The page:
How Snowballs From Space May Have Sowed Seeds of Life
New images show comets may have filled planet's oceans
After, long thought the font of life on Earth, may not come from Earth at all.
That's the startling theory propounded by scientist Louis Frank. Dr. Frank says there is now evidence to show that while comet Hale-Bopp decorated the sky this spring, thousand of its tiny cousins may have been quietly showering water on Earth. Frank contends the steady patter of this cosmic rain, over the eons, may be responsible for filling the planet's oceans.
Some scientists laughed when Frank suggested the idea 11 years ago. Now the space physicist from the University of Iowa in Iowa City has what he believes is at least partial proof that microcomets may be a primary source of our oceans and may have spiked the early seas with organic material that nurtured the rise of earthly life. If true, the findings could fundamentally reshape scientific thought about the beginnings of life on Earth.
Yesterday, at a meeting of the American Geophysical Union here, he showed pictures of what appear to be water-bearing objects, the size of a small house, hitting the outer atmosphere. National Aeronautics and Space Administration instruments took the images from a Polar satellite - the first space-based observatory equipped to pick up the objects' ultraviolet and visible light trails, including the distinctive visible light "signature" of water.
"We detect these objects at a rate that suggests Earth is being bombarded by thousands [of them] per day," Frank says. He estimates they would add an inch of water to the global ocean every ten thousand years. That's enough to fill the ocean over geological time. Frank noted that there may be enough water in microcomets inside the orbit of Jupiter to constitute a volume of water equal to our ocean.
These microcomets are fluffy snowballs consisting mostly of water ice plus a mix of other materials, including organic chemicals. In Frank's scenario, small 20-to-40-ton "snowballs" break up 600 to 15,000 miles out from Earth. Their water clouds spread out in patches, mix into the atmosphere, and eventually reach the surface. In satellite images, they appear as dark holes 15 to 25 miles across.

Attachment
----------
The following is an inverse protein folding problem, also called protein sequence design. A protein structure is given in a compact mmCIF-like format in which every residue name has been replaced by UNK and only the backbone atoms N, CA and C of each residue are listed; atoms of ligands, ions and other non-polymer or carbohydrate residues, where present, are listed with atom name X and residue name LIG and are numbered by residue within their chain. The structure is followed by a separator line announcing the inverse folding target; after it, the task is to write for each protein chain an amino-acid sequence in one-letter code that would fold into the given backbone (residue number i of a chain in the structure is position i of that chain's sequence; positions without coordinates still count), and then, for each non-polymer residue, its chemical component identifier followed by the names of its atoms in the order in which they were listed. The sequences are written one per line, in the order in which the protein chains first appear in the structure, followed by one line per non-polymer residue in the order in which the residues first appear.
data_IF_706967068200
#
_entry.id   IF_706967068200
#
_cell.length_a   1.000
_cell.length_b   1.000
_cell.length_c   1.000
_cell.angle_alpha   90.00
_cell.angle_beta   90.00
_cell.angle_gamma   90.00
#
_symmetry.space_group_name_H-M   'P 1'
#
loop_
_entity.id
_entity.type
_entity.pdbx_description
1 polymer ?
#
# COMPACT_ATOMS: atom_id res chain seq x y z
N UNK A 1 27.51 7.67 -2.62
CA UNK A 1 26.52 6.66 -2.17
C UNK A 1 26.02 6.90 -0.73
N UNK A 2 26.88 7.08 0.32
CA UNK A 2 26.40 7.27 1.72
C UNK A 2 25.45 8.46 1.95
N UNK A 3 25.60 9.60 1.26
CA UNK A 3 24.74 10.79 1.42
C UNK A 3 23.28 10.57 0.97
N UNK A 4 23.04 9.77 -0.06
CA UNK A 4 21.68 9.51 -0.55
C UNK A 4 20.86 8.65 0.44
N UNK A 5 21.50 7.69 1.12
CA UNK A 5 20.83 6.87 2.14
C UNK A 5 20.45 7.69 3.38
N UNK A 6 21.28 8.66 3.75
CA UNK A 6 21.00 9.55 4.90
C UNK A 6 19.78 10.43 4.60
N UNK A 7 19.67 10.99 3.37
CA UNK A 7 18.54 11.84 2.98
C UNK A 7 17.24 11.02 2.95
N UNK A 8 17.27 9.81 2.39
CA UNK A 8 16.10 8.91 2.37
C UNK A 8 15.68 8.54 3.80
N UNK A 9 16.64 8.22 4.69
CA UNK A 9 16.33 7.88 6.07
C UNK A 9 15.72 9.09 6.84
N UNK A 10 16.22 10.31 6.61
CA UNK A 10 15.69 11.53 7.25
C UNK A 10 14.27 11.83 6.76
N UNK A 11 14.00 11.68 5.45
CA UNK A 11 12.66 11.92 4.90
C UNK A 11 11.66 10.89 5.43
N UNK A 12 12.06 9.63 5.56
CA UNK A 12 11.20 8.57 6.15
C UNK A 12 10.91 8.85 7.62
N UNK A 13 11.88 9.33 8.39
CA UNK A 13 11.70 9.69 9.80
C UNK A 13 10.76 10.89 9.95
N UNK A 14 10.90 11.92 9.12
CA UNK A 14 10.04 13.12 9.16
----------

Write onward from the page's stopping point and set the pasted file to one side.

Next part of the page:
Frank first formed his hypothesis when he saw such holes in 1986 images that couldn't detect water the way the Polar satellite images now can. Robert Meyer of the Naval Research Laboratory in Washington says he used to be a skeptic about Frank's theory. Now, he says "I'm convinced the phenomena are real." He adds that the emissions from the microcomets "are the smoking gun for the water."
The new images alone do not definitively prove the case about microcomets as a source of Earth's water. As George Withbroe, science director for NASA's Sun-Earth connection program, notes: "We need to look closely at measurements from other sensors to find out if they see related signatures in the atmosphere, now that we have learned more about what to look for."
This is especially true concerning Frank's speculation that microcomets may bring significant amounts of organic chemicals. "This relatively gentle 'cosmic rain' - which possibly contains simple organic compounds - may well have nurtured the development of life on our planet," he says.
He adds that instruments on the space shuttle could look for such materials as the incoming microcomet cloud passes harmlessly by the spacecraft.